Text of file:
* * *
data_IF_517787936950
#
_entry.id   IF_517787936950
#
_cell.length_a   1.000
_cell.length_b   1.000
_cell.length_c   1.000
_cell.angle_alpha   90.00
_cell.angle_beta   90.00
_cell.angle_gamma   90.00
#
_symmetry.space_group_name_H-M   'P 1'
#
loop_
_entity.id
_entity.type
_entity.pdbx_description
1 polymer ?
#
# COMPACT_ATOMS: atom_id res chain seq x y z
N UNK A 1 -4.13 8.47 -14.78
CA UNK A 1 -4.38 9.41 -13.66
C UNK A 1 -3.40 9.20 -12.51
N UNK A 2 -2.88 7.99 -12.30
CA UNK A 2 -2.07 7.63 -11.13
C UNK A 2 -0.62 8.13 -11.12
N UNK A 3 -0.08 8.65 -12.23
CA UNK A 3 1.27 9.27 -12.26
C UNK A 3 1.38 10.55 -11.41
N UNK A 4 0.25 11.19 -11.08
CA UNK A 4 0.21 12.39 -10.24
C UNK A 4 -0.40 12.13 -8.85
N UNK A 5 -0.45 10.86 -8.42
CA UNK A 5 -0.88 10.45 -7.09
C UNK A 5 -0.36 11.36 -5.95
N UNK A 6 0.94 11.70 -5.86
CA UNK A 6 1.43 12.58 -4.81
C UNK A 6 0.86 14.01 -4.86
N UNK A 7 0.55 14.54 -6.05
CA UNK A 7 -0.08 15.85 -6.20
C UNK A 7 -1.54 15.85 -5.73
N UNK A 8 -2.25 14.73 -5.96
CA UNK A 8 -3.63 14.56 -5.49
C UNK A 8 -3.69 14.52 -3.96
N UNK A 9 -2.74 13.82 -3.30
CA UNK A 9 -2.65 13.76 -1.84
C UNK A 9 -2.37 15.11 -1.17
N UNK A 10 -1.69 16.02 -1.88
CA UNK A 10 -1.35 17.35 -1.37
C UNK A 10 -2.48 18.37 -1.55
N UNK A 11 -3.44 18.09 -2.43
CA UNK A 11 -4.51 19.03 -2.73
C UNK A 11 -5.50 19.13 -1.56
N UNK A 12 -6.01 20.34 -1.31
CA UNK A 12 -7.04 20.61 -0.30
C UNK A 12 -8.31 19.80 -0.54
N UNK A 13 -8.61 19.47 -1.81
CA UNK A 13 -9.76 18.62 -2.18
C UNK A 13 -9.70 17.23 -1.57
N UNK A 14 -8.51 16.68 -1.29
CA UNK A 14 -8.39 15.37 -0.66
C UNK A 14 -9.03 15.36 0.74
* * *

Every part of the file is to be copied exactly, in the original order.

data_IF_517787936950
#
_entry.id   IF_517787936950
#
_cell.length_a   1.000
_cell.length_b   1.000
_cell.length_c   1.000
_cell.angle_alpha   90.00
_cell.angle_beta   90.00
_cell.angle_gamma   90.00
#
_symmetry.space_group_name_H-M   'P 1'
#
loop_
_entity.id
_entity.type
_entity.pdbx_description
1 polymer ?
#
# COMPACT_ATOMS: atom_id res chain seq x y z
N UNK A 1 -4.13 8.47 -14.78
CA UNK A 1 -4.38 9.41 -13.66
C UNK A 1 -3.40 9.20 -12.51
N UNK A 2 -2.88 7.99 -12.30
CA UNK A 2 -2.07 7.63 -11.13
C UNK A 2 -0.62 8.13 -11.12
N UNK A 3 -0.08 8.65 -12.23
CA UNK A 3 1.27 9.27 -12.26
C UNK A 3 1.38 10.55 -11.41
N UNK A 4 0.25 11.19 -11.08
CA UNK A 4 0.21 12.39 -10.24
C UNK A 4 -0.40 12.13 -8.85
N UNK A 5 -0.45 10.86 -8.42
CA UNK A 5 -0.88 10.45 -7.09
C UNK A 5 -0.36 11.36 -5.95
N UNK A 6 0.94 11.70 -5.86
CA UNK A 6 1.43 12.58 -4.81
C UNK A 6 0.86 14.01 -4.86
N UNK A 7 0.55 14.54 -6.05
CA UNK A 7 -0.08 15.85 -6.20
C UNK A 7 -1.54 15.85 -5.73
N UNK A 8 -2.25 14.73 -5.96
CA UNK A 8 -3.63 14.56 -5.49
C UNK A 8 -3.69 14.52 -3.96
N UNK A 9 -2.74 13.82 -3.30
CA UNK A 9 -2.65 13.76 -1.84
C UNK A 9 -2.37 15.11 -1.17
N UNK A 10 -1.69 16.02 -1.88
CA UNK A 10 -1.35 17.35 -1.37
C UNK A 10 -2.48 18.37 -1.55
N UNK A 11 -3.44 18.09 -2.43
CA UNK A 11 -4.51 19.03 -2.73
C UNK A 11 -5.50 19.13 -1.56
N UNK A 12 -6.01 20.34 -1.31
CA UNK A 12 -7.04 20.61 -0.30
C UNK A 12 -8.31 19.80 -0.54
N UNK A 13 -8.61 19.47 -1.81
CA UNK A 13 -9.76 18.62 -2.18
C UNK A 13 -9.70 17.23 -1.57
N UNK A 14 -8.51 16.68 -1.29
CA UNK A 14 -8.39 15.37 -0.66
C UNK A 14 -9.03 15.36 0.74